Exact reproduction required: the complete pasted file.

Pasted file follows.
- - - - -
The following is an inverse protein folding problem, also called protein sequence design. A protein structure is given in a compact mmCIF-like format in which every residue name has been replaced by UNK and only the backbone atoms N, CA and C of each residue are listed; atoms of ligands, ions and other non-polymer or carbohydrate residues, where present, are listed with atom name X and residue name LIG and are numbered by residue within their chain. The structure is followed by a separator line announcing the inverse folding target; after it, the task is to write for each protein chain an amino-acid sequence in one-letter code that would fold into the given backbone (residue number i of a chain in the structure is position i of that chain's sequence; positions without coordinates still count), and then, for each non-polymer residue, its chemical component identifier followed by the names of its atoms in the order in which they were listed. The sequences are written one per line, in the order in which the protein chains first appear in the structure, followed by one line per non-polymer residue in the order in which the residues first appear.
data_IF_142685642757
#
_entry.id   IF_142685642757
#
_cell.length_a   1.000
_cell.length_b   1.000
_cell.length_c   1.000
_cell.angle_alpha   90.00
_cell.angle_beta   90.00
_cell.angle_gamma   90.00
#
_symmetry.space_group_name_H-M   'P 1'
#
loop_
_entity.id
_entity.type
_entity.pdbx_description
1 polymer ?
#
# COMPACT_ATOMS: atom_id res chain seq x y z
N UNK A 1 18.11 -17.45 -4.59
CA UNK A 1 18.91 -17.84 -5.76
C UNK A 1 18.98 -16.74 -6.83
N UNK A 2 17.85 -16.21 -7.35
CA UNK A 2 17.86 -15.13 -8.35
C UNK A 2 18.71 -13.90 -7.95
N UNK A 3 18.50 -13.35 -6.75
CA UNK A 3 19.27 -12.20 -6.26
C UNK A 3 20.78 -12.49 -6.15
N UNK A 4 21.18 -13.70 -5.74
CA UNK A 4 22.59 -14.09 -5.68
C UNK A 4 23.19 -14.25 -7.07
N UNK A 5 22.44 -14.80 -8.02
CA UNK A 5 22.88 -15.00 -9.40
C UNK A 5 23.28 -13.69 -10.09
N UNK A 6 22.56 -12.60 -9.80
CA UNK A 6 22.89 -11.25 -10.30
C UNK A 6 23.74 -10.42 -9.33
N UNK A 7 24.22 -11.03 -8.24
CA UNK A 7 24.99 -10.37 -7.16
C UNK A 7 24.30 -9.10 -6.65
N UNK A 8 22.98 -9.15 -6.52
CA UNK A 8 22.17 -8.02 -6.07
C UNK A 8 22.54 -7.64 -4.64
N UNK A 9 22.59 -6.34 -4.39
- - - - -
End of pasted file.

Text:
The following is an inverse protein folding problem, also called protein sequence design. A protein structure is given in a compact mmCIF-like format in which every residue name has been replaced by UNK and only the backbone atoms N, CA and C of each residue are listed; atoms of ligands, ions and other non-polymer or carbohydrate residues, where present, are listed with atom name X and residue name LIG and are numbered by residue within their chain. The structure is followed by a separator line announcing the inverse folding target; after it, the task is to write for each protein chain an amino-acid sequence in one-letter code that would fold into the given backbone (residue number i of a chain in the structure is position i of that chain's sequence; positions without coordinates still count), and then, for each non-polymer residue, its chemical component identifier followed by the names of its atoms in the order in which they were listed. The sequences are written one per line, in the order in which the protein chains first appear in the structure, followed by one line per non-polymer residue in the order in which the residues first appear.
data_IF_142685642757
#
_entry.id   IF_142685642757
#
_cell.length_a   1.000
_cell.length_b   1.000
_cell.length_c   1.000
_cell.angle_alpha   90.00
_cell.angle_beta   90.00
_cell.angle_gamma   90.00
#
_symmetry.space_group_name_H-M   'P 1'
#
loop_
_entity.id
_entity.type
_entity.pdbx_description
1 polymer ?
#
# COMPACT_ATOMS: atom_id res chain seq x y z
N UNK A 1 18.11 -17.45 -4.59
CA UNK A 1 18.91 -17.84 -5.76
C UNK A 1 18.98 -16.74 -6.83
N UNK A 2 17.85 -16.21 -7.35
CA UNK A 2 17.86 -15.13 -8.35
C UNK A 2 18.71 -13.90 -7.95
N UNK A 3 18.50 -13.35 -6.75
CA UNK A 3 19.27 -12.20 -6.26
C UNK A 3 20.78 -12.49 -6.15
N UNK A 4 21.18 -13.70 -5.74
CA UNK A 4 22.59 -14.09 -5.68
C UNK A 4 23.19 -14.25 -7.07
N UNK A 5 22.44 -14.80 -8.02
CA UNK A 5 22.88 -15.00 -9.40
C UNK A 5 23.28 -13.69 -10.09
N UNK A 6 22.56 -12.60 -9.80
CA UNK A 6 22.89 -11.25 -10.30
C UNK A 6 23.74 -10.42 -9.33
N UNK A 7 24.22 -11.03 -8.24
CA UNK A 7 24.99 -10.37 -7.16
C UNK A 7 24.30 -9.10 -6.65
N UNK A 8 22.98 -9.15 -6.52
CA UNK A 8 22.17 -8.02 -6.07
C UNK A 8 22.54 -7.64 -4.64
N UNK A 9 22.59 -6.34 -4.39